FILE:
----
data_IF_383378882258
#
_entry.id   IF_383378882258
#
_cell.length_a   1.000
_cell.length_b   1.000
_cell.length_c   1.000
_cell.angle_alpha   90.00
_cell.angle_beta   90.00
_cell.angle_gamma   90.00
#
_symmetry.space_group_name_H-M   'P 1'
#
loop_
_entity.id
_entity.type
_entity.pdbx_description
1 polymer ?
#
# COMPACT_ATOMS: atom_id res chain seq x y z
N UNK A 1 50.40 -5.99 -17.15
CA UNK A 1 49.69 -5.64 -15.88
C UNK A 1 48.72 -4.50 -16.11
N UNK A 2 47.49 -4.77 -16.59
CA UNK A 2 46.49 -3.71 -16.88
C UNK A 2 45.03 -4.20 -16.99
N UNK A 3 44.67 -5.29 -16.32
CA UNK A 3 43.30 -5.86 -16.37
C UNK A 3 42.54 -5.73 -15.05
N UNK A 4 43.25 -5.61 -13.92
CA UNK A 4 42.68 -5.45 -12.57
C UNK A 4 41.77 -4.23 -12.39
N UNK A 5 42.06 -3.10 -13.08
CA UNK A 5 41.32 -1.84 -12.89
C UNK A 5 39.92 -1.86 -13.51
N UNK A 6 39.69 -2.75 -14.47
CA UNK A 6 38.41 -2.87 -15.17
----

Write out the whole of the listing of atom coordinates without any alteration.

data_IF_383378882258
#
_entry.id   IF_383378882258
#
_cell.length_a   1.000
_cell.length_b   1.000
_cell.length_c   1.000
_cell.angle_alpha   90.00
_cell.angle_beta   90.00
_cell.angle_gamma   90.00
#
_symmetry.space_group_name_H-M   'P 1'
#
loop_
_entity.id
_entity.type
_entity.pdbx_description
1 polymer ?
#
# COMPACT_ATOMS: atom_id res chain seq x y z
N UNK A 1 50.40 -5.99 -17.15
CA UNK A 1 49.69 -5.64 -15.88
C UNK A 1 48.72 -4.50 -16.11
N UNK A 2 47.49 -4.77 -16.59
CA UNK A 2 46.49 -3.71 -16.88
C UNK A 2 45.03 -4.20 -16.99
N UNK A 3 44.67 -5.29 -16.32
CA UNK A 3 43.30 -5.86 -16.37
C UNK A 3 42.54 -5.73 -15.05
N UNK A 4 43.25 -5.61 -13.92
CA UNK A 4 42.68 -5.45 -12.57
C UNK A 4 41.77 -4.23 -12.39
N UNK A 5 42.06 -3.10 -13.08
CA UNK A 5 41.32 -1.84 -12.89
C UNK A 5 39.92 -1.86 -13.51
N UNK A 6 39.69 -2.75 -14.47
CA UNK A 6 38.41 -2.87 -15.17